Geoffrey Shmigelsky says the best money he ever spent on his health was a $1,000 test he took a year ago. The 41-year-old—who sold Calgary’s largest internet service provider, PSINet, for a “stupid amount of money” a decade ago—spat into a test tube and FedExed the vial to biotech start-up 23andMe in California. Eight weeks later, he sat down to find out his risk for developing everything from heart disease to Alzheimer’s, schizophrenia to prostate cancer—even how likely he was to go bald.
Most of the information was interesting, but benign. However, Shmigelsky did discover that he’s 10 times more likely than average to develop glaucoma and 50 per cent more likely to develop age-related macular degeneration of the eyes. So now he takes lutein, a dietary nutrient that significantly decreases his risk of developing the ocular disease. He’s also learned that he carries a gene putting him at “extremely high risk” for developing gallstones, so he has frequent, thorough ultrasounds to screen for them. “I can do something today to reduce my risks going forward,” he says. “It’s empowering.”
Not so long ago, predictive genetic tests were the stuff of science fiction, but DNA sequencing is rapidly becoming a new growth area in biotech. There’s no doubt that many people are interested in finding out whether they are a genetically advantaged athlete, or have a particularly high risk of developing a disease—the only question is how much they’ll pay to find out. Right now, the tests can cost as much as US$50,000, but prices are coming down quickly and the race is on to provide fast results at mass-market prices that the whole family can afford. At stake is a whole new market that could be worth billions.
Already, entrepreneurs are offering consumers enticing glimpses of what might be in their genetic cards. For US$149 and a cheek swab, Atlas Sports Genetics can tell parents whether to steer their toddler toward power sports like football or endurance sports like distance running. For US$995, ScientificMatch.com promises to pair clients with DNA-friendly mates who will give them more orgasms and produce healthier children. Two months ago, Icelandic start-up deCODEme began offering a $195 test analyzing your risk for six common cardio conditions including heart attack, stroke and aneurysm.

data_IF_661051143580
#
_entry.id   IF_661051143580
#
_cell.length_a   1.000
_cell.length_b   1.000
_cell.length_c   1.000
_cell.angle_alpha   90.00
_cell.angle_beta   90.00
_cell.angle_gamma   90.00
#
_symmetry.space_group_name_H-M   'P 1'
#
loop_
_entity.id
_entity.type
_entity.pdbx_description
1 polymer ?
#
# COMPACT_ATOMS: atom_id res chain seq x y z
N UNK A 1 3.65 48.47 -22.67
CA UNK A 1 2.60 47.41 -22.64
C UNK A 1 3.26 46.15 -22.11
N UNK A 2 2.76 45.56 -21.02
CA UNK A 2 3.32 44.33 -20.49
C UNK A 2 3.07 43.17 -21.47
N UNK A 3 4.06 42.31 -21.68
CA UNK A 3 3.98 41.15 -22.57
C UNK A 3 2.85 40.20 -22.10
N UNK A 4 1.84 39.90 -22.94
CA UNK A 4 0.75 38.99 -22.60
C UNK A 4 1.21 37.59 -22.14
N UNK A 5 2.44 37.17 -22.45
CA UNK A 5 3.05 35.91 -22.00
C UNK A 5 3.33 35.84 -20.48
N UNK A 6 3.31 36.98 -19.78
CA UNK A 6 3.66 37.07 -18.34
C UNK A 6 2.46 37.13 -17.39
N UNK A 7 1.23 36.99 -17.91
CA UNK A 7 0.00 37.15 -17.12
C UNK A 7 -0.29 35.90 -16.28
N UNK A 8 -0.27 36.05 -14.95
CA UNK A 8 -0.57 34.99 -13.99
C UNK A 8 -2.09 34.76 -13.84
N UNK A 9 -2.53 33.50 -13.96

Such tests are essentially the Coles Notes of DNA decoding, giving you just a hint of what’s inside. But at the pricier end of the field are companies that can completely unravel your DNA, and prices are coming down here too. Illumina, a San Diego biotechnology company, can now deliver a complete genetic decoding for US$48,000. That may sound like a lot, but consider that just seven years ago, when the first complete human genome was decoded, the procedure cost $2.7 billion. Since then the price has dropped from $1 million two years ago, to $350,000 a year ago, to $100,000 a few months ago, to $48,000 today. Complete Genomics, a Silicon Valley biotech start-up, now has plans to sequence human genomes for $5,000. Some scientists predict that within a decade, the sequencing technologies used by Illumina will be cheap enough to be integrated into widely available health care programs.
There are still a few hurdles to jump before we see DNA kits at the drugstore, however. For starters, some big names are still questioning the science behind the tests. Muin Khoury, director of public health genomics at the U.S. Centers for Disease Control and Prevention, says genes are not destiny, and mutations that put us at risk for a disease certainly don’t guarantee that we will develop it. Most diseases result from an interaction between genes and environment, he says, and you need to understand both parts of the puzzle to gauge the risk.
Perhaps the main barrier to widespread genetic testing, however, will be convincing people that this is a service they need. After all, sometimes the tests deliver bad news that doesn’t help you at all. Google co-founder Sergei Brin, whose wife Anne Wojcicki helped found 23andMe, discovered that he has a genetic mutation that sharply raises his risk for developing Parkinson’s disease. The 35-year-old billionaire, who gives himself “50-50 odds” of developing the neurological disorder, has announced funding for a major new study of its genetic underpinnings, but there’s little else he can do.
Such diseases are rare, however, and if you find out you have a higher-than-average risk for ailments such as diabetes or heart disease, there’s plenty you can do to improve your odds. That’s why boosters like Shmigelsky suggest the coming decade will be the “decade of genomics,” and that eventually all children will have their genomes sequenced at birth. The “genie is out of the bottle,” says Khoury. And as the price continues to drop, that genie will only grow stronger.